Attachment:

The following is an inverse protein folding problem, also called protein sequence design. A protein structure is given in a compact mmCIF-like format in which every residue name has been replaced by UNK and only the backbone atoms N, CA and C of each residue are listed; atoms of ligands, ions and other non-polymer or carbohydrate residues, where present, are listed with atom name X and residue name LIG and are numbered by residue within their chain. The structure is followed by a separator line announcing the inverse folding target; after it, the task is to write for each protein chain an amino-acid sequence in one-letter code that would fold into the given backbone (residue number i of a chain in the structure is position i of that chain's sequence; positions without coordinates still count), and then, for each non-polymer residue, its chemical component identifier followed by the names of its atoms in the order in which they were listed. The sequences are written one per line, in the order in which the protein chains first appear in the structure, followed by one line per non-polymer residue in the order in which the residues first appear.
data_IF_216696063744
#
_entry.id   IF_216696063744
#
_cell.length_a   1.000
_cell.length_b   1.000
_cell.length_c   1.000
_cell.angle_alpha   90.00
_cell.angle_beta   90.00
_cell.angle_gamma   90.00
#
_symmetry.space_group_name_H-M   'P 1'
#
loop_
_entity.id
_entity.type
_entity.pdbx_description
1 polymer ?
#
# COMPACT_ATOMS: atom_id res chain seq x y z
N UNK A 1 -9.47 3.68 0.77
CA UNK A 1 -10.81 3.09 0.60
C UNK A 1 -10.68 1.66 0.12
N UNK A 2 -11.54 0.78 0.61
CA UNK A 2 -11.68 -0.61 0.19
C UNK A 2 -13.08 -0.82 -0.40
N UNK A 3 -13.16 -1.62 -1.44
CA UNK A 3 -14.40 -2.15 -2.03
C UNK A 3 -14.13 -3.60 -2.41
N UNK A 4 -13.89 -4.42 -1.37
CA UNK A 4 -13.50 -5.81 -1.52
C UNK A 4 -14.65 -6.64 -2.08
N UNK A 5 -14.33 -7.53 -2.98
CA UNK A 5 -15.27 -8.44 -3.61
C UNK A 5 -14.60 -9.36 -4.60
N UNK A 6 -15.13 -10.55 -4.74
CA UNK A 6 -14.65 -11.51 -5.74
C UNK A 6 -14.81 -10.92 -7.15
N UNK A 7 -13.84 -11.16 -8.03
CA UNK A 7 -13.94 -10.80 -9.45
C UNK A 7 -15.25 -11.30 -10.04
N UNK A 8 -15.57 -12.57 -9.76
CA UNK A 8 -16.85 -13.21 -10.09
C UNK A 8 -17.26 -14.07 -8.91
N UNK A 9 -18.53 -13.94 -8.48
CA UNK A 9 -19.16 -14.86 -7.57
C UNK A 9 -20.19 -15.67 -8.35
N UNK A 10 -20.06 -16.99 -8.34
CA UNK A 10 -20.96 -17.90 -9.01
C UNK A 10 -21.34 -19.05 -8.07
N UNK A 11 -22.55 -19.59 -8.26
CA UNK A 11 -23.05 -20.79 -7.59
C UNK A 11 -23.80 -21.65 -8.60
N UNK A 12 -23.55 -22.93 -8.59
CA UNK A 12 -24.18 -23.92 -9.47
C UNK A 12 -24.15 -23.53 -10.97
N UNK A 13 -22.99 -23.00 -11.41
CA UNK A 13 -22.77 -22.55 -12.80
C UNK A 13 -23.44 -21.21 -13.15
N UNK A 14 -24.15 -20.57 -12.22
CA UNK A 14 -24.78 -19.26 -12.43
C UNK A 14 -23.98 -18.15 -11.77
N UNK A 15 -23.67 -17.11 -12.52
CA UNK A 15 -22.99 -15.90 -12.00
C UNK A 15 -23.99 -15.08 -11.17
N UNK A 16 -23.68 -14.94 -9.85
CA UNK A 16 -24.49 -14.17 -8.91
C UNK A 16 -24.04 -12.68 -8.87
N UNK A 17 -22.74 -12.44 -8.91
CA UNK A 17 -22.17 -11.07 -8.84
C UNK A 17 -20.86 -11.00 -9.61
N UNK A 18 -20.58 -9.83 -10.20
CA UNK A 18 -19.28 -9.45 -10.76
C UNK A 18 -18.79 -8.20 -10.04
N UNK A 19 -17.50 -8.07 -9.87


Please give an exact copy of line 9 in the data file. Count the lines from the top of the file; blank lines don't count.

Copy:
_cell.angle_alpha   90.00